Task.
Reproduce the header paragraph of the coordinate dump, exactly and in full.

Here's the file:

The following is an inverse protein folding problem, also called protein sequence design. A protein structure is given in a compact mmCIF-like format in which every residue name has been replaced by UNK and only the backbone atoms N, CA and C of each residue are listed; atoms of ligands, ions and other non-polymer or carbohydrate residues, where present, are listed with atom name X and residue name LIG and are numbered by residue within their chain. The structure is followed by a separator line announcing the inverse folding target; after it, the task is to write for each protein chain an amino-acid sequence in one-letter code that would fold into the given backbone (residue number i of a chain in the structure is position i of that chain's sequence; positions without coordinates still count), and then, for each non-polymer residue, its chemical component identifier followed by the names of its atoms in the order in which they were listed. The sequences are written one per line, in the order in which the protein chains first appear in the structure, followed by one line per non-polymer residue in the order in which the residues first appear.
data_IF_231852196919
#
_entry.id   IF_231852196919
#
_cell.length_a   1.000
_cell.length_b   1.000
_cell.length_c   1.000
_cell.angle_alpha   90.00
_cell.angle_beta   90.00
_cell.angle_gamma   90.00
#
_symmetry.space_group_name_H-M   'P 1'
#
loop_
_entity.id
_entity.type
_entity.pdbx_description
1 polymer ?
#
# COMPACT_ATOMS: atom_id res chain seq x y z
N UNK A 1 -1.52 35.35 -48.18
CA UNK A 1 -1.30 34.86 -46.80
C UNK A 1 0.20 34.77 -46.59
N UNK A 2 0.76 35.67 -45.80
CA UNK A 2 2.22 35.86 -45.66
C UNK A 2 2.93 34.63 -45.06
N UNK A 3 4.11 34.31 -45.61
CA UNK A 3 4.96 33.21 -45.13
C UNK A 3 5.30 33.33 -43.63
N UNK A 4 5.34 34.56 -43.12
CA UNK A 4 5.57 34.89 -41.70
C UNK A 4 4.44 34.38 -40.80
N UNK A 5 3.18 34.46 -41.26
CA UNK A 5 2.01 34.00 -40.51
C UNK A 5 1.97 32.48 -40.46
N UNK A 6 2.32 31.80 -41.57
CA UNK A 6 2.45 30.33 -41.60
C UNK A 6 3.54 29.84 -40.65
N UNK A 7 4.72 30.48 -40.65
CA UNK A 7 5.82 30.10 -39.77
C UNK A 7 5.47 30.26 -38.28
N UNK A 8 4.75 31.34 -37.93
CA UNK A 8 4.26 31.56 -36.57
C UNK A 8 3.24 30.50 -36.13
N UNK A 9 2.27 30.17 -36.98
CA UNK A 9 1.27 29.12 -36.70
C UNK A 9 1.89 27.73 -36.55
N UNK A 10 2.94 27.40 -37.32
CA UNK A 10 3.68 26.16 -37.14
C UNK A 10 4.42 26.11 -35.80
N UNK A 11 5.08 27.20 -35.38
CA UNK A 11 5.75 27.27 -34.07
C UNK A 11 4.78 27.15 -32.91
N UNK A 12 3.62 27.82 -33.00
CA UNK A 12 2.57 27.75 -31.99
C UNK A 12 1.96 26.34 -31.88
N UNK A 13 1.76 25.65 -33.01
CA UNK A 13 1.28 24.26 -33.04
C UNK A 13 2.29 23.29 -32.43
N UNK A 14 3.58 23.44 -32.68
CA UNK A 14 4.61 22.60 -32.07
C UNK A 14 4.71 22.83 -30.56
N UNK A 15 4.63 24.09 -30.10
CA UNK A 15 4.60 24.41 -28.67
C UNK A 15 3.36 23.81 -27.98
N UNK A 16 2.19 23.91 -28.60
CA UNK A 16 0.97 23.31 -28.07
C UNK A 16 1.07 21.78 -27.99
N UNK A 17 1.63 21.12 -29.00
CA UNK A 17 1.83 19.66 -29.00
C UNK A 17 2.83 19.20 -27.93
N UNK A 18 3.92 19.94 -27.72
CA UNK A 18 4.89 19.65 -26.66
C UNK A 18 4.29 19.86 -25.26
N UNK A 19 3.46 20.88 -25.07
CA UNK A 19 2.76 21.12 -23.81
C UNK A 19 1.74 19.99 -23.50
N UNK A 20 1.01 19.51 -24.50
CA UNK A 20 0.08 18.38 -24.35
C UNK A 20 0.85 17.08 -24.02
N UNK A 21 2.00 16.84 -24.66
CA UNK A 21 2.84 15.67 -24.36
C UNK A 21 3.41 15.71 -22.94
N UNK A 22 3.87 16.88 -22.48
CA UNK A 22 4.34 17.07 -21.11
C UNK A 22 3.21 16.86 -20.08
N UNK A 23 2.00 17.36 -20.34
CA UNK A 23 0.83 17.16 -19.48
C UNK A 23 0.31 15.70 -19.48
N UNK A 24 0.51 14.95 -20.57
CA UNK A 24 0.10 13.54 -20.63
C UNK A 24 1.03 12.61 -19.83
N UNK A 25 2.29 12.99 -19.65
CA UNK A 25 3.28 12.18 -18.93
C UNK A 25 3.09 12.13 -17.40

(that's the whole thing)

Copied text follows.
The following is an inverse protein folding problem, also called protein sequence design. A protein structure is given in a compact mmCIF-like format in which every residue name has been replaced by UNK and only the backbone atoms N, CA and C of each residue are listed; atoms of ligands, ions and other non-polymer or carbohydrate residues, where present, are listed with atom name X and residue name LIG and are numbered by residue within their chain. The structure is followed by a separator line announcing the inverse folding target; after it, the task is to write for each protein chain an amino-acid sequence in one-letter code that would fold into the given backbone (residue number i of a chain in the structure is position i of that chain's sequence; positions without coordinates still count), and then, for each non-polymer residue, its chemical component identifier followed by the names of its atoms in the order in which they were listed. The sequences are written one per line, in the order in which the protein chains first appear in the structure, followed by one line per non-polymer residue in the order in which the residues first appear.